It doesn’t matter why they’re here, as the performances from all are showy and grand. Jeff Bridges puts in some of his best work in years, it’s a cathartic relief finally seeing Dakota Johnson once again handed a script worthy of her talent, Jon Hamm clearly has fun playing a vacuum salesman that is up to something suspicious (the first thing he does after entering his room is investigate every nearby object for bug devices to remove), and Lewis Pullman plays a wiry jack of all trades manager of the El Royale. All of these characters are more than meets the eye, but one of them is deceptively deeper, even more so than the rest. Flashbacks and 140+ minute running time and all, it’s easy to appreciate just how much Drew Goddard is interested in his own creations. I would not be surprised if a longer version exists with much more background material, which normally would drag a movie under the weight of its own scope, but in this instance, I would line up for such a thing without hesitation.
There is no beating around the bush that Goddard is influenced by Quentin Tarantino here; the reach of that influence likely is not limited to The Hateful Eight, as Bad Times at the El Royale also has titled chapters, is no stranger to flaring up with some gruesome violence, and enjoys indulging in dialogue moments between multiple arrangements of its characters. With that said, the handling of so many subplots and mildly different tones are occasionally unwieldy executed, as if the purpose of the film (there is unmistakable social commentary throughout) might slip out of his grasp entirely at any second. Fortunately, by the third act, the overall narrative feels reigned in, ultimately leaving the whole experience feeling like an accomplished effort.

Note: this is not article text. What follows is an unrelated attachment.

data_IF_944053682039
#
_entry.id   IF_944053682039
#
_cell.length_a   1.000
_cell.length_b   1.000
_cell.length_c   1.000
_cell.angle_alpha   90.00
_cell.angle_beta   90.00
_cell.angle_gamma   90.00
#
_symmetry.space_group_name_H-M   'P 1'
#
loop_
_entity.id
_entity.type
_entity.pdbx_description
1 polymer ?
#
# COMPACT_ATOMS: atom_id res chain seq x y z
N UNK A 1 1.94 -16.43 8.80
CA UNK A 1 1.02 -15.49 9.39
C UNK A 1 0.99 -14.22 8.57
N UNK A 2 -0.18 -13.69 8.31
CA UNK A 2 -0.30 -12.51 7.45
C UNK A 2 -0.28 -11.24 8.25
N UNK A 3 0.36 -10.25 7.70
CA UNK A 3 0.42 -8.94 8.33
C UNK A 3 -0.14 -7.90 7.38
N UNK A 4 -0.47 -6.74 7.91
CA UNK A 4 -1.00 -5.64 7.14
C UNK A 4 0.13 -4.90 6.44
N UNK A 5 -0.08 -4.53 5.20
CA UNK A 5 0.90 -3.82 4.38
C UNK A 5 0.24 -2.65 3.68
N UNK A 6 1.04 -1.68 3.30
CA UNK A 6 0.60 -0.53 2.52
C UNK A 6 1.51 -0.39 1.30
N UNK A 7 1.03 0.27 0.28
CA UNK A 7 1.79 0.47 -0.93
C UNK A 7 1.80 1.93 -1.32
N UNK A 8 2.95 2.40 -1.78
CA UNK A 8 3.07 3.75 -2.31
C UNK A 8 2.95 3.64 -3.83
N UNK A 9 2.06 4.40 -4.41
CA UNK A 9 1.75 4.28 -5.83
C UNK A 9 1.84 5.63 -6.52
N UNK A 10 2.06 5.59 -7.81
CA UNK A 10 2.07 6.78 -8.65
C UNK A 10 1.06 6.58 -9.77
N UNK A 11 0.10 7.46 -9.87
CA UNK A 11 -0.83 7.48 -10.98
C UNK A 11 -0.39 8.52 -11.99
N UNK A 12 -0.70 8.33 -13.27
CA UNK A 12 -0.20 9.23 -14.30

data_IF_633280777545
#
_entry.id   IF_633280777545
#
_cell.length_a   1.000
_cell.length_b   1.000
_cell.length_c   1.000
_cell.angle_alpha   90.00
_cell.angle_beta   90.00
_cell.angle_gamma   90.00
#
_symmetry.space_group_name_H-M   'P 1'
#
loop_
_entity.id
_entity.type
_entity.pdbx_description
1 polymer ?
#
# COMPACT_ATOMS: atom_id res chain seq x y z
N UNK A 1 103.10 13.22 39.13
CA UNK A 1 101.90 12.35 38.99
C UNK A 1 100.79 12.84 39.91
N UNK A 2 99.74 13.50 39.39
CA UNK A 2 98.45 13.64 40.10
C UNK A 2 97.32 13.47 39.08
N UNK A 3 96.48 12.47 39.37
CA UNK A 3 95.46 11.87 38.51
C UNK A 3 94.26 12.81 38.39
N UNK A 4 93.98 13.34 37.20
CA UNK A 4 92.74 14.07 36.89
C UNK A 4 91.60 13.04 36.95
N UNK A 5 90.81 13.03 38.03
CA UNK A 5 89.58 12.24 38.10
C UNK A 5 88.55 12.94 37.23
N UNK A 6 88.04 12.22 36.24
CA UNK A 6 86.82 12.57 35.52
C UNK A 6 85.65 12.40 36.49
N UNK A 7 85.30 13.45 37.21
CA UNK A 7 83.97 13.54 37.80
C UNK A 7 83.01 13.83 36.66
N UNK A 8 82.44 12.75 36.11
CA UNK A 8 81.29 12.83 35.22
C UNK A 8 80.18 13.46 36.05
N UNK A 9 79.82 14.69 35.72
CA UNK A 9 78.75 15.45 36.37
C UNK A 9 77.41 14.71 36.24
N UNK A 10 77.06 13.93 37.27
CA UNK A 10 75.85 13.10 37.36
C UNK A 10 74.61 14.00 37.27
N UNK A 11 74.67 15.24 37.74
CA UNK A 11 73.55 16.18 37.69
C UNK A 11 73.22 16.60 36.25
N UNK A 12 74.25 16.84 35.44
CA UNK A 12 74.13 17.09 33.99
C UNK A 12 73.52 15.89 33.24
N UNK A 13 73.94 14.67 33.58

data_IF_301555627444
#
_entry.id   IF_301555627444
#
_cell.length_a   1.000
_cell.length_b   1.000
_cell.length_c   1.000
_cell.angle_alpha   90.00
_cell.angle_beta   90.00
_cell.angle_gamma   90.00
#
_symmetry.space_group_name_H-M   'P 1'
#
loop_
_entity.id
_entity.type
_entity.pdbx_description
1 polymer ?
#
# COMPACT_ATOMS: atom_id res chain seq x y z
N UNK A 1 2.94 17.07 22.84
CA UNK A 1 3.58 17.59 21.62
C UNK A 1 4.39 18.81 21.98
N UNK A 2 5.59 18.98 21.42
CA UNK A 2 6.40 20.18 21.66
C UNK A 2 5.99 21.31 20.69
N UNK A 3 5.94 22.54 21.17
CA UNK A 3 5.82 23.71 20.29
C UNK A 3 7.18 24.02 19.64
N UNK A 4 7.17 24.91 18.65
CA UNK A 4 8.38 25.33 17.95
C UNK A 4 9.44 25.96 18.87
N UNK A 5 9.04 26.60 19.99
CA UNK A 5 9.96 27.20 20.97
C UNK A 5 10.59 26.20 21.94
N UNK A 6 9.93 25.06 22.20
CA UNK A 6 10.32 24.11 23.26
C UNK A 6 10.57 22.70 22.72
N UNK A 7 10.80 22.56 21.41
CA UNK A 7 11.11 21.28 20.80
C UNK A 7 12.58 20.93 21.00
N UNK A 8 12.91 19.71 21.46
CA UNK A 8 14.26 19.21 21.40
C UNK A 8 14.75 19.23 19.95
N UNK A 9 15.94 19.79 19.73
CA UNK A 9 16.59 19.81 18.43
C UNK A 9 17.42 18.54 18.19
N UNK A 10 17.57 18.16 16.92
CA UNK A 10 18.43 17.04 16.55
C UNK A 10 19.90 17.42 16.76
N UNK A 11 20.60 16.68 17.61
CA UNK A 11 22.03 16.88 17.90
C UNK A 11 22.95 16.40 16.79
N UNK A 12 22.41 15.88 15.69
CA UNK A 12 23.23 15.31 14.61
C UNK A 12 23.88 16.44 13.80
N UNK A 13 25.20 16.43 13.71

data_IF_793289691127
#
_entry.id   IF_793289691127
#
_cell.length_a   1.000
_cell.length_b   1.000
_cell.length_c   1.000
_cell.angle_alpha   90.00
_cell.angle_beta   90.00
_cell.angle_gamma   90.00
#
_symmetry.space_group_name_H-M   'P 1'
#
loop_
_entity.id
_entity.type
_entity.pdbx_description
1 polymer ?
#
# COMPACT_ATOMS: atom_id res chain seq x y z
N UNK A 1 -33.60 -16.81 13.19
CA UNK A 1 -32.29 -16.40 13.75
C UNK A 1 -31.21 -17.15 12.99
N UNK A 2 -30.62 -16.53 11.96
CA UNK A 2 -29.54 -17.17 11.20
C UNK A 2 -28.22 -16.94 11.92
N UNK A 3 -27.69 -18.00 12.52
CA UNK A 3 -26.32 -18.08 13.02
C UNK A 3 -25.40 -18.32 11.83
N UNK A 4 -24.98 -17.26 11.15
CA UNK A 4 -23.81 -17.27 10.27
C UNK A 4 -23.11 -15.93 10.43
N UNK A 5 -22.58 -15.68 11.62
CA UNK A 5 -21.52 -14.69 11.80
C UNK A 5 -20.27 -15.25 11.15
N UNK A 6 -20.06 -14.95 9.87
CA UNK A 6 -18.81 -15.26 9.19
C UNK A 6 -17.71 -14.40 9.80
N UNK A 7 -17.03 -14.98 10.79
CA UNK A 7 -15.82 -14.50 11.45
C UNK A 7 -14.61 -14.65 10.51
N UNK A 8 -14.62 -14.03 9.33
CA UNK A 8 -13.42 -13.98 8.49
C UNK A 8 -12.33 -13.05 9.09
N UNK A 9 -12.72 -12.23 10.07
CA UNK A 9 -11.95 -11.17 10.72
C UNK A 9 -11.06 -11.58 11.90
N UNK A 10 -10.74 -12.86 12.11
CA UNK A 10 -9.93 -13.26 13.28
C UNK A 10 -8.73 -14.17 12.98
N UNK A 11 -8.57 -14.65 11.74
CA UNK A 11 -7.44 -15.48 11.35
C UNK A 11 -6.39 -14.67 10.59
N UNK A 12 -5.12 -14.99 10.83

When it comes down to it, there is also just more that needs to be known about these characters; one of the character backgrounds involves child sexual abuse but without much elaboration, as if it’s a plot point that can be just tossed in for the sake of it. Tony Award-winner Cynthia Erivo is granted ample time to belt out memorable tunes with her heavenly voice, but in some ways her character feels underwritten (there is only one flashback for her, which explains that her non-success as a musician wasn’t for a lack of ambition, but rather race and gender being especially backward in the 60s). What exactly is the purpose of Billy Lee’s gathering of lunatics? What is on the film reel (you’ll understand this reference when you see it, and it’s also something that feels like an homage to the mysterious briefcase in Pulp Fiction)?
In the interest of fairness, the answers aren’t totally necessary, as Bad Times at the El Royale packs enough genre thrills, unexpected bursts of death, the right amount of unsettling weirdness, foot-tapping decade appropriate jukebox selections, and moral dilemmas for all involved. If you’re going to ape Quentin Tarantino of all filmmakers you better make damn sure you do at least a halfway decent job; Drew Goddard manages to not sink under the pressure of such ambition, but does more than fine crafting his own warped tale of degenerates holed up in one location for the night surrounded only by each other and a bevy of secrets.
Flickering Myth Rating – Film: ★ ★ ★ / Movie: ★ ★ ★ ★
Robert Kojder is a member of the Chicago Film Critics Association and the Flickering Myth Reviews Editor. Check here for new reviews, friend me on Facebook, follow my Twitter or Letterboxd, check out my personal non-Flickering Myth affiliated Patreon, or email me at MetalGearSolid719@gmail.com